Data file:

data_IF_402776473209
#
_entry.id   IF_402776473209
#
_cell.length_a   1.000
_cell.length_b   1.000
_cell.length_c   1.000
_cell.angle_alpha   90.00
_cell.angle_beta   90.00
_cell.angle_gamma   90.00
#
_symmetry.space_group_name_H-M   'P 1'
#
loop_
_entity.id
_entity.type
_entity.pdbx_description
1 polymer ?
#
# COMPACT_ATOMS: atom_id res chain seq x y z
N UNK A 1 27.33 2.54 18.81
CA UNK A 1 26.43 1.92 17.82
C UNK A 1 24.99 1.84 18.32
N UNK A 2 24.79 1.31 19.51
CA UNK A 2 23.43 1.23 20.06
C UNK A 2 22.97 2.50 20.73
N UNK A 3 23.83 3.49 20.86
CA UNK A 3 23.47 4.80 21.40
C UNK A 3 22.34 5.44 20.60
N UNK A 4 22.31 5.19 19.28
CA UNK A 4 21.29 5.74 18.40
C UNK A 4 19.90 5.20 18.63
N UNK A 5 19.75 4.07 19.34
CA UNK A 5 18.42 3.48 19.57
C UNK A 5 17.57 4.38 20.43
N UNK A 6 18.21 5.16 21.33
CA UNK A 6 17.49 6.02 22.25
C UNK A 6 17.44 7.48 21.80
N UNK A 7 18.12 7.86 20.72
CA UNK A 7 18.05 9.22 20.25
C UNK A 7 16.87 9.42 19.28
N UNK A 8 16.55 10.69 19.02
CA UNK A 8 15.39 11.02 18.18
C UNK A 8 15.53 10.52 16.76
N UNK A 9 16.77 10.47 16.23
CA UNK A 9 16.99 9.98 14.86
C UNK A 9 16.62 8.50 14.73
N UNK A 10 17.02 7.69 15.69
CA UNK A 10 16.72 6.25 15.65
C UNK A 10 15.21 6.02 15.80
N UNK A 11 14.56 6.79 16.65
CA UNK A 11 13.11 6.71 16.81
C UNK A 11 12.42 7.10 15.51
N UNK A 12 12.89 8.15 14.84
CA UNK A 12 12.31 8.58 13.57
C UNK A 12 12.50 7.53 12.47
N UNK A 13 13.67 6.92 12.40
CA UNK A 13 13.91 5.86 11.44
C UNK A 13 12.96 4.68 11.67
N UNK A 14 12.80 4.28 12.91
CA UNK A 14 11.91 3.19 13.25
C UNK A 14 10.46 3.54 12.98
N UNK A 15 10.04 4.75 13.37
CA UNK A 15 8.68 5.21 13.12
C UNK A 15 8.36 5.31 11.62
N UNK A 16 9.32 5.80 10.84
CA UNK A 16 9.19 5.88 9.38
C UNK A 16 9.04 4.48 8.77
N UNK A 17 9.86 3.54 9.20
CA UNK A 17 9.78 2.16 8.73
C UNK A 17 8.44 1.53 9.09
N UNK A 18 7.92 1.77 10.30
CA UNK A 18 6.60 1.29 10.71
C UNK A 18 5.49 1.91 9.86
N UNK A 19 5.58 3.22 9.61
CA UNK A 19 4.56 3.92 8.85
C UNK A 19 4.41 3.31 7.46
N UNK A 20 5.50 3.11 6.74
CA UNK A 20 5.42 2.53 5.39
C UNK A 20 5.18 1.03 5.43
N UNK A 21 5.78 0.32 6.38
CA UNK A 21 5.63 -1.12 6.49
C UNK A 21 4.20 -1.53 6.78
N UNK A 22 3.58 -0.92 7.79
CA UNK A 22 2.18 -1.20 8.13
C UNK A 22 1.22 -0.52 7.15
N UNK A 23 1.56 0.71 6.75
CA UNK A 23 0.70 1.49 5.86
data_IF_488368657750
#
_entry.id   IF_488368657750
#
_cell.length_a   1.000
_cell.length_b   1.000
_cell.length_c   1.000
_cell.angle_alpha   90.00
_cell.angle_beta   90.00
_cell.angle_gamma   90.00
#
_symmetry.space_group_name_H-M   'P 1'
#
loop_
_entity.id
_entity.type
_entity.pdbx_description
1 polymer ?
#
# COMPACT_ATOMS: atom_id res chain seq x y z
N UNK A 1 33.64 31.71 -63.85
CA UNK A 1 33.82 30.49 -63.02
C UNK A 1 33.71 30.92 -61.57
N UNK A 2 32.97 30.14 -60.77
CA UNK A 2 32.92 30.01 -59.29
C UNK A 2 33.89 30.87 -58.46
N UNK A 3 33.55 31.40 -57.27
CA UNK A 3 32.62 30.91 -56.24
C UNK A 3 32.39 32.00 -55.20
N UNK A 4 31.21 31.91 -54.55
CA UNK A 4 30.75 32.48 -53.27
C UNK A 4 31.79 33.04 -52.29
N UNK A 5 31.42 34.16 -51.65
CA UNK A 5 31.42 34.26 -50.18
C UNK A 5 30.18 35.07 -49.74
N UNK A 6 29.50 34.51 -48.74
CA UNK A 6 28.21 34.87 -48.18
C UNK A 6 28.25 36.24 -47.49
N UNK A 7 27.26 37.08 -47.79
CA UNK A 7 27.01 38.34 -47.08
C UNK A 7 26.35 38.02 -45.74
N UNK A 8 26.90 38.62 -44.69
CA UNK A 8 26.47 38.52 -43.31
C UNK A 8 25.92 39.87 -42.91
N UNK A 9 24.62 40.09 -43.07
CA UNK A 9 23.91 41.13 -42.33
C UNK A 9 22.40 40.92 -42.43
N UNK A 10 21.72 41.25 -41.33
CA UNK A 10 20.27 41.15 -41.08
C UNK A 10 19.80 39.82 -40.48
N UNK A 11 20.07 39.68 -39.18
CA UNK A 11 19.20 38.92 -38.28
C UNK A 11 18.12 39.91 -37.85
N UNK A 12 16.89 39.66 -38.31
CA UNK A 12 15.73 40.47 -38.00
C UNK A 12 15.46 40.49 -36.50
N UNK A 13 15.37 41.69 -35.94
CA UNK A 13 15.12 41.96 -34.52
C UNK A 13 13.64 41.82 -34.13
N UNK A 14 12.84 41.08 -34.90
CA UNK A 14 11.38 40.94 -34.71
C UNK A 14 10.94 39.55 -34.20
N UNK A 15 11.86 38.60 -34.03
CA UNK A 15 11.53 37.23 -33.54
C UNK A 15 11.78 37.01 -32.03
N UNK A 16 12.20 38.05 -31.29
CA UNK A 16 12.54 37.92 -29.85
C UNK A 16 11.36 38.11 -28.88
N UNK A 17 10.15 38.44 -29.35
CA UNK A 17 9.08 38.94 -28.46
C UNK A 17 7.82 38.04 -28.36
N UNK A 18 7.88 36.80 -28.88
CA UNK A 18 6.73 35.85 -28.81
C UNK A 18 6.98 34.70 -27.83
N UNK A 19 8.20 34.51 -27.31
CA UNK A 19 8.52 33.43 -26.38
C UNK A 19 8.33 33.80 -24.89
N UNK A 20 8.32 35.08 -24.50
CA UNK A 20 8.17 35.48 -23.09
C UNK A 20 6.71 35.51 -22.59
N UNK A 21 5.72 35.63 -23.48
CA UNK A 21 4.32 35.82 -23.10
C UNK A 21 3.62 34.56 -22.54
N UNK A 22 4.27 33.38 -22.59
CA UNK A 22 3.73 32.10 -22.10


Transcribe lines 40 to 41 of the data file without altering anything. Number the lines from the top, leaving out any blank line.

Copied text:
CA UNK A 7 18.05 9.22 20.25
C UNK A 7 16.87 9.42 19.28